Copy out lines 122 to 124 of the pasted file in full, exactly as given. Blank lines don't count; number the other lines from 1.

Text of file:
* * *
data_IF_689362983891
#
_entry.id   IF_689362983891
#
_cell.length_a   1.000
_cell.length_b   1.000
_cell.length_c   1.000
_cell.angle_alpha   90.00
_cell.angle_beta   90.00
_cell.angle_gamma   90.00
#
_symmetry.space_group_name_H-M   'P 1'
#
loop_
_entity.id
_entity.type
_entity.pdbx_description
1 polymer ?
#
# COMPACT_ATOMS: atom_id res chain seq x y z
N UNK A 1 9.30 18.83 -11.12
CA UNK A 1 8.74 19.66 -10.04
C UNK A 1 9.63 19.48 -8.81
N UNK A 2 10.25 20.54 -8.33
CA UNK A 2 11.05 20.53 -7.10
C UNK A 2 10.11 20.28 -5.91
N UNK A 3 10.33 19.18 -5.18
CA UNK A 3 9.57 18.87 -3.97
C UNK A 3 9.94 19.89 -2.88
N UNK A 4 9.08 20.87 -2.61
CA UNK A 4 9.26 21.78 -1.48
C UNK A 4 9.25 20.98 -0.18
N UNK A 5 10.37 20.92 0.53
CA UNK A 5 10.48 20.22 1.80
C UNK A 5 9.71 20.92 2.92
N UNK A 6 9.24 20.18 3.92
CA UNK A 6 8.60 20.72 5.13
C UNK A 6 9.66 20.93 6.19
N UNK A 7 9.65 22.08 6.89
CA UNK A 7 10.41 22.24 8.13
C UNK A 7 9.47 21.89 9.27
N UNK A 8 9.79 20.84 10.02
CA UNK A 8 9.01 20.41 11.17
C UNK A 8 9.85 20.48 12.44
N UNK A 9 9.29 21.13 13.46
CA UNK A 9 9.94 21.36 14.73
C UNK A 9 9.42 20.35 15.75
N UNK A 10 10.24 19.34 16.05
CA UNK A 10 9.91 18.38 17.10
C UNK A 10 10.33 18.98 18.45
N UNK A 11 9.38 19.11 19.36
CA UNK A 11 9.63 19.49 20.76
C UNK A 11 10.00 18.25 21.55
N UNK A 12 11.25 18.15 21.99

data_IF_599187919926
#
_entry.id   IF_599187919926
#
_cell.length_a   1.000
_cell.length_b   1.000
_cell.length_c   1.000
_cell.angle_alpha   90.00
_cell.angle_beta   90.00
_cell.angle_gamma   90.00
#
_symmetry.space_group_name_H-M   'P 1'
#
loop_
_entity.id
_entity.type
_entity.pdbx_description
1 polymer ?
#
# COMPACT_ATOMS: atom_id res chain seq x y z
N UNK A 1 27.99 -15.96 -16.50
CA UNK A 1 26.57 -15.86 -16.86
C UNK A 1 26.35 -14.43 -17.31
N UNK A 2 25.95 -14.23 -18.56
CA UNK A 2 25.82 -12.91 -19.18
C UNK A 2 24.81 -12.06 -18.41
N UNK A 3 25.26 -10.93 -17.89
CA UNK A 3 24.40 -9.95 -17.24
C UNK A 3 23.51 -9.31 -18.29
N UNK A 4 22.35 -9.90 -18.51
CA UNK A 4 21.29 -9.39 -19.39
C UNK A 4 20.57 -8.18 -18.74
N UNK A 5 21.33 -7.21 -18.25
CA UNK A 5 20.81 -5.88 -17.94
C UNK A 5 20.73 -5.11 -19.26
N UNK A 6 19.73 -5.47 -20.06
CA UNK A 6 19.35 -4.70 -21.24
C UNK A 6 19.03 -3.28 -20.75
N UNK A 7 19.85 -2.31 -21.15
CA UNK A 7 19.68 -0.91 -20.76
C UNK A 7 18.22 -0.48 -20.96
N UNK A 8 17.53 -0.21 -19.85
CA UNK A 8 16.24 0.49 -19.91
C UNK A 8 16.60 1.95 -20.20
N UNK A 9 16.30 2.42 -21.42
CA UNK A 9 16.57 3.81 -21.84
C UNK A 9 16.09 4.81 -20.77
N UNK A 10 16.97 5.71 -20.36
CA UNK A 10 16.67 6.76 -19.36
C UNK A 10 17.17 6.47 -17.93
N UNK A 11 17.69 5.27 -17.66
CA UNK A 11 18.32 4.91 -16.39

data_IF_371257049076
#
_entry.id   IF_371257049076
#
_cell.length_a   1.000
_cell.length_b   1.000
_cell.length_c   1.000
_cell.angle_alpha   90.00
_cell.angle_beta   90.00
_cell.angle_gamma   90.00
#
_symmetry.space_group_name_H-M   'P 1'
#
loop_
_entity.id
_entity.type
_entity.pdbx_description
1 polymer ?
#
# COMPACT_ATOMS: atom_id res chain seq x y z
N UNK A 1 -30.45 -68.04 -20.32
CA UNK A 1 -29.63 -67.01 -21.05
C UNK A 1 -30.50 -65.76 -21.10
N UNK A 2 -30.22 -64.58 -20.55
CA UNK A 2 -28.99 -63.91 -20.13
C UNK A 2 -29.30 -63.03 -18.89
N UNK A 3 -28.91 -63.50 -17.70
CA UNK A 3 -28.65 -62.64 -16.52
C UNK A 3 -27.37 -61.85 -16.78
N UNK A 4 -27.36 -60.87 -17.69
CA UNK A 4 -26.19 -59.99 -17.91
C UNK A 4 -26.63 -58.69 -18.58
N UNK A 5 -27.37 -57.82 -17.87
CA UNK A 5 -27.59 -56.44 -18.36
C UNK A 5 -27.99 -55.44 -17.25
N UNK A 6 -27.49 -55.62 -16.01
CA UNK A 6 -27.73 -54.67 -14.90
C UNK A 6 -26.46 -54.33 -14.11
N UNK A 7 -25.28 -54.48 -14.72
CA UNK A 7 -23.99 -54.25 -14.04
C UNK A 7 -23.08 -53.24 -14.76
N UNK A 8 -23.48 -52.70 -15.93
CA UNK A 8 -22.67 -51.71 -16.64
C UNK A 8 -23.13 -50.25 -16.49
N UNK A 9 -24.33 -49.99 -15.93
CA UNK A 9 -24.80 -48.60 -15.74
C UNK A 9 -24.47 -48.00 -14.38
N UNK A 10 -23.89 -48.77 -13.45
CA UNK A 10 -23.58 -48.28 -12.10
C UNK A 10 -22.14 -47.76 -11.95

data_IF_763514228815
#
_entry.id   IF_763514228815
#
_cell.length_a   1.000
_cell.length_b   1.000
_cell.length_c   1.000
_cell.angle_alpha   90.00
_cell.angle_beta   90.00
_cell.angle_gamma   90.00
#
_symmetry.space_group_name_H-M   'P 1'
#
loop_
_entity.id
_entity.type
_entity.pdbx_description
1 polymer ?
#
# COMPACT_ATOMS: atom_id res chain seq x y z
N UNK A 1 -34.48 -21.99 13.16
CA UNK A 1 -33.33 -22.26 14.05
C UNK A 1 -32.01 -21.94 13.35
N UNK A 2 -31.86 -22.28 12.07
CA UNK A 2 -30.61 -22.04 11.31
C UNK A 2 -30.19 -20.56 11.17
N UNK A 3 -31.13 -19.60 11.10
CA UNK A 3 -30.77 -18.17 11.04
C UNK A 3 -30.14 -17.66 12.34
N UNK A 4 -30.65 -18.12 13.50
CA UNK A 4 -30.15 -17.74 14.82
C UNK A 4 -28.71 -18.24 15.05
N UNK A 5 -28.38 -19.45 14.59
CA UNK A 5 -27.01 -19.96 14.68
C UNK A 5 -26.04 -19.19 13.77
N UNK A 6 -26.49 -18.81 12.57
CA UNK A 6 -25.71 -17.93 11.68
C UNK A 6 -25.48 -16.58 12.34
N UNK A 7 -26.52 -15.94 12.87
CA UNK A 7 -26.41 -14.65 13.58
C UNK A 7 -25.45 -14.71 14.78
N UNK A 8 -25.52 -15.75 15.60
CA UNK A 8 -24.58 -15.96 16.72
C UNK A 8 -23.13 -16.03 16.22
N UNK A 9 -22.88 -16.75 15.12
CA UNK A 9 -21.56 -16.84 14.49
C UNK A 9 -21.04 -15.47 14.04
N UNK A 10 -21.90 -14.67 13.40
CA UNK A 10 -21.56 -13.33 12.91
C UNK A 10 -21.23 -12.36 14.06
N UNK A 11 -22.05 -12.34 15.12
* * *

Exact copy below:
_entity.type
_entity.pdbx_description
1 polymer ?